Is the fix in at the NBA? Are some title games rigged?
Ex-NBA official, Tim Donaghy says they are. The question is, do we believe him? Or is he merely making noise in hopes of getting a lighter prison sentence on July 14th, when he is scheduled to be sentenced?
Donaghy is the NBA referee that was arrested last summer by the FBI for gambling and conspiring with gamblers on NBA games. He was fired by the NBA, he subsequently pleaded guilty to lesser charges and he has been cooperating with the government in order to obtain a lighter sentence.
According to a just released letter from his attorney to the court, Donaghy said NBA executives instructed certain referees “to manipulate games” to “boost ticket sales and television ratings.”
Donaghy gave specific examples but withheld team names. Donaghy mentioned Game 6 of the 2002 Western Conference finals as one example. That game was between the LA Lakers and the Sacramento Kings. One flagrant foul that was never called stands out from the rest.
Laker Kobe Bryant clearly elbowed Sacramento’s Mike Bibby, sending Bibby to the floor bleeding. Yet no foul was called, which caused King fans to claim the fix was in. Now Donaghy is saying the fans were right.
In that game, the Lakers shot a total of 40 free throws, but 27 were in the final quarter. The Lakers won that game 106-102 and went on to win game 7 and, eventually, the NBA championship title.
If a referee wants to favor one team over another, all he has to do is call a few extra fouls against the unfavored team and fewer fouls against the favored team. That gives his favored team extra free throws and extra points and the exact opposite for the unfavored team.
The following is a Sacramento area newscast regarding Donaghy’s allegations.
That is what Donaghy claims happened in game six between the Lakers and the Kings in 2002, and the media and fans wanted the referees’ heads after that game. Many Kings fans claimed then that the fix was in, and even today, six years later, some still cite that game as the smoking gun proving that officials manipulate key NBA games.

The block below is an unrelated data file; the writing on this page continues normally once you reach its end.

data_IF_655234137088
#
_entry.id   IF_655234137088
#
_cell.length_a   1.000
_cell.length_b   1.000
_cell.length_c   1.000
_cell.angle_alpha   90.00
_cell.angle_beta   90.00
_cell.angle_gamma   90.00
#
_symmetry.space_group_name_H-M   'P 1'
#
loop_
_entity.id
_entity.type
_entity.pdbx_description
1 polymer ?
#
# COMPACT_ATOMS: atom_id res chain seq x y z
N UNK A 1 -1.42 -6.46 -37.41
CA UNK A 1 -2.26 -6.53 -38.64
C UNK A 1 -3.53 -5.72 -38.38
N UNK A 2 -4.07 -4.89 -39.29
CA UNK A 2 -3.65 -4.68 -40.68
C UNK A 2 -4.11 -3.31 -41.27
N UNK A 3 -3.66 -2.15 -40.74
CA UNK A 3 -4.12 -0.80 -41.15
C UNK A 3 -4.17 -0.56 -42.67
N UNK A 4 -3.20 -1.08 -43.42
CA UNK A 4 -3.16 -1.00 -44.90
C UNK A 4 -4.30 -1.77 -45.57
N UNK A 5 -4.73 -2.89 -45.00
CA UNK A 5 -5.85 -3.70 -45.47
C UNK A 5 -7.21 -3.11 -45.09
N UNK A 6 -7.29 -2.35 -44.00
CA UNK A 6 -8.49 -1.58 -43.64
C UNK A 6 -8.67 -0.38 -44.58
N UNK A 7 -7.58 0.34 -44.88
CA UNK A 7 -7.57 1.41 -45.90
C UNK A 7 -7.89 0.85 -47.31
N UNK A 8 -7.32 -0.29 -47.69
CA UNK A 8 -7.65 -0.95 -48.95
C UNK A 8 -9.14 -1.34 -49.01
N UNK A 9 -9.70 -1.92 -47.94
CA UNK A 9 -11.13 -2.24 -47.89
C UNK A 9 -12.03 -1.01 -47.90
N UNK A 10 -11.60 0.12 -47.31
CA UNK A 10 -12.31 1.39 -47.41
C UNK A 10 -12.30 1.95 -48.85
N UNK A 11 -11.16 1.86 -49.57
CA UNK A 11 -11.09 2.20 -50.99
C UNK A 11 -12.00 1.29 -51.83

Donaghy also stated that it has happened in other games too. During the 2005 playoff series between the Dallas Mavericks and the Houston Rockets, Jeff Van Gundy, who was then the Rockets’ coach, stated publicly that an NBA official had privately told him that his star 7′ 6″ center, Yao Ming, would be singled out by referees for illegal screens during the series. The NBA fined Van Gundy $100,000 for that remark.
But Donaghy’s letter states “the referees followed the league instructions and Team 3 came back from behind to win the series. The N.B.A. benefited from this, because it prolonged the series, resulting in more tickets sold and more televised games.”
What is the NBA’s reply to these accusations?
NBA Commissioner David Stern has refused to give any credibility to Donaghy’s charges.
Stern dismissed Donaghy’s allegations as baseless and said that the accusations come from the mouth of an admitted felon.
“He turned on basically all of his colleagues in an attempt to demonstrate that he is not the only one who engaged in criminal activity,” Stern said. “The US attorney’s office, the FBI have fully investigated it, and Mr. Donaghy is the only one who is guilty of a crime. And he’s going to be sentenced for that crime, regardless of these desperate attempts to implicate as many people as he can.”
And so far, he is correct. No other charges have yet been filed by the FBI, despite their investigations.
But when officiating decides the outcome of games instead of plays, you cannot fault the public for holding their noses from the stink. Claims of NBA game rigging have been floating around for years.
Donaghy’s latest statements will certainly do nothing but stir up the pot on this controversy.